Person:James IV of Scotland (1)

King James IV of Scotland
m. Jul 1469
  1. King James IV of Scotland1473 - 1513
  2. James Stewart, Duke of Ross1476 - 1504
  3. John Stewart, Earl of MarAbt 1479 - 1503
  1. Margaret Jane StewartAbt 1497 -
  • HKing James IV of Scotland1473 - 1513
  • WMarion Boyd
  1. Alexander StewartAbt 1490 - 1513
  2. Catherine Stewart1494 - Aft 1554
  • HKing James IV of Scotland1473 - 1513
  • WJanet KennedyEst 1480 - Est 1545
  1. James Stewart, 1st Earl of MorayAbt 1499 - 1544
m. Bef 1511
  1. Lady Janet StewartAbt 1505 - 1562
Facts and Events
Name King James IV of Scotland
Alt Name James Stewart
Gender Male
Birth[1] 17 Mar 1473 Stirling Castle, Stirling, Stirlingshire, Scotland
Alt Marriage 25 Jan 1502 Richmond Palace, Richmond upon Thames, Surrey, Englandby proxy
to Margaret Tudor, Princess of England
Marriage 8 Aug 1503 Holyrood Abbey, Edinburgh, Midlothian, Scotlandto Margaret Tudor, Princess of England
Marriage Bef 1511 Cohabitation?
to Isabel Stewart of Buchan
Marriage Cohabitation?
to Margaret Drummond
Marriage Cohabitation?
to Marion Boyd
Death[1] 9 Sep 1513 Branxton, Northumberland, England Combatant of Flodden
Burial? 1513 Richmond upon Thames, Surrey, England
Marriage Cohabitation?
to Janet Kennedy
Reference Number? Q137906?

the text in this section is copied from an article in Wikipedia

James IV (17 March 1473 – 9 September 1513) was King of Scotland from 11 June 1488 until his death at the Battle of Flodden in 1513. He inherited the throne at the age of fifteen on the death of his father, James III, at the Battle of Sauchieburn, following a rebellion in which the younger James was the figurehead of the rebels. James IV is generally regarded as the most successful of the Stewart monarchs. He was responsible for a major expansion of the Scottish royal navy, which included the founding of two royal dockyards and the acquisition or construction of 38 ships, including the Michael, the largest warship of its time.

James was a patron of the arts and took an active interest in the law, literature and science, even personally experimenting in dentistry and bloodletting. With his patronage the printing press came to Scotland, and the Royal College of Surgeons of Edinburgh and the University of Aberdeen were founded. He commissioned the building of Holyrood Palace and Falkland Palace, and extensive building work at Linlithgow Palace, Edinburgh Castle and Stirling Castle. The education act passed by the Parliament of Scotland in 1496 introduced compulsory schooling.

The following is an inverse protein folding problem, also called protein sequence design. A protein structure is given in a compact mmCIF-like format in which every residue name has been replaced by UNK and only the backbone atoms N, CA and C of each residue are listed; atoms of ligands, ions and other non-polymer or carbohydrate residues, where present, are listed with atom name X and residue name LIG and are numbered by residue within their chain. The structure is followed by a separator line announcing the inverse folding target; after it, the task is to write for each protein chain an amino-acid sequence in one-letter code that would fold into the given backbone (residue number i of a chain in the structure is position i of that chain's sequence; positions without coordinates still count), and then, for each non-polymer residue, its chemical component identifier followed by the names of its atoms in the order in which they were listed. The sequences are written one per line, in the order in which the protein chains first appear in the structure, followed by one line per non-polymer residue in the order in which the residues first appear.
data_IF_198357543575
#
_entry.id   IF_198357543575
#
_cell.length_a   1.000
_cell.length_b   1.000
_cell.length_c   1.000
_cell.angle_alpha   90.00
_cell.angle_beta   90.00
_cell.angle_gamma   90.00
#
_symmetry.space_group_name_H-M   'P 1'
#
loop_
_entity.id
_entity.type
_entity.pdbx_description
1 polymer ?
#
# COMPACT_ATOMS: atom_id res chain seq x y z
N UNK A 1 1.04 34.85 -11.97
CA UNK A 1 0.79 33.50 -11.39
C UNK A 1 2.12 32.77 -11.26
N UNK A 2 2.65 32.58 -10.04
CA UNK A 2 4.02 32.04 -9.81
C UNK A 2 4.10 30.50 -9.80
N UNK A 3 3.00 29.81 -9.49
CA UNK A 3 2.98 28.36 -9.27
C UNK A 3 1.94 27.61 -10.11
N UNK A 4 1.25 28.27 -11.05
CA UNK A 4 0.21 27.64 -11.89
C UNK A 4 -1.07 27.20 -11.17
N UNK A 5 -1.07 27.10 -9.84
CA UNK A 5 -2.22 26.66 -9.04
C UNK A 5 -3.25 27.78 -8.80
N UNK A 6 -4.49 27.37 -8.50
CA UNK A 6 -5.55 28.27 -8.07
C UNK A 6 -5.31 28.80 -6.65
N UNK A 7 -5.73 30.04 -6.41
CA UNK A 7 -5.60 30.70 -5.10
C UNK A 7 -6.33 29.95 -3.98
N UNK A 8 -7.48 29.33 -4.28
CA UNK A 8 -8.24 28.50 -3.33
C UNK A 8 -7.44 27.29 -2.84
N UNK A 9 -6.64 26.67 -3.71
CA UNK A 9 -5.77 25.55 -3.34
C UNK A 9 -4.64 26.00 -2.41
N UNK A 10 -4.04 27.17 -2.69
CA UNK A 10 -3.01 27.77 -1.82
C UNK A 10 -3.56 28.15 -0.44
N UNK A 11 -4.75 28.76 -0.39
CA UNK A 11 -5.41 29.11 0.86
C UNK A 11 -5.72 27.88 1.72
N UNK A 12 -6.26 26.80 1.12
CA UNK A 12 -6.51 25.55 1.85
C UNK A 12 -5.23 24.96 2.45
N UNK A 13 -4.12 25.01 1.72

During James's 25 year reign, royal income doubled, the crown exercised firm control over the Scottish church, royal administration was extended to the Highlands and the Hebrides, and by 1493 James had overcome the last independent Lord of the Isles. Relations with England were improved with the Treaty of Perpetual Peace in 1502 and James's marriage to Margaret Tudor in 1503 (the marriage led to the Union of the Crowns in 1603, when Elizabeth I of England died without heirs and James IV's great-grandson James VI succeeded to the English throne). The long period of domestic peace after 1497 allowed James to focus more on foreign policy, which included the sending of several of his warships to aid his uncle, King John of Denmark, in his conflict with Sweden; amicable relations with the Pope, Holy Roman Emperor Maximilian I and Louis XII of France; and James's aspiration to lead a European naval crusade against the Turks of the Ottoman Empire. James was granted the title of Protector and Defender of the Christian Faith in 1507 by Pope Julius II.

When Henry VIII of England invaded France in 1513 as part of the Holy League, James chose the Auld Alliance with the French over the 'Perpetual Peace' with the English, and answered France's call for assistance by leading a large army across the border into England. James and many of his nobles were killed at the Battle of Flodden on 9 September 1513. He was the last monarch in Great Britain to be killed in battle, and was succeeded by his son James V.

This page uses content from the English Wikipedia. The original content was at James IV of Scotland. The list of authors can be seen in the page history. As with WeRelate, the content of Wikipedia is available under the Creative Commons Attribution/Share-Alike License.
  1. 1.0 1.1 James IV of Scotland, in Wikipedia: The Free Encyclopedia.
  2.   James IV Stewart, King of Scotland, in Lundy, Darryl. The Peerage: A genealogical survey of the peerage of Britain as well as the royal families of Europe.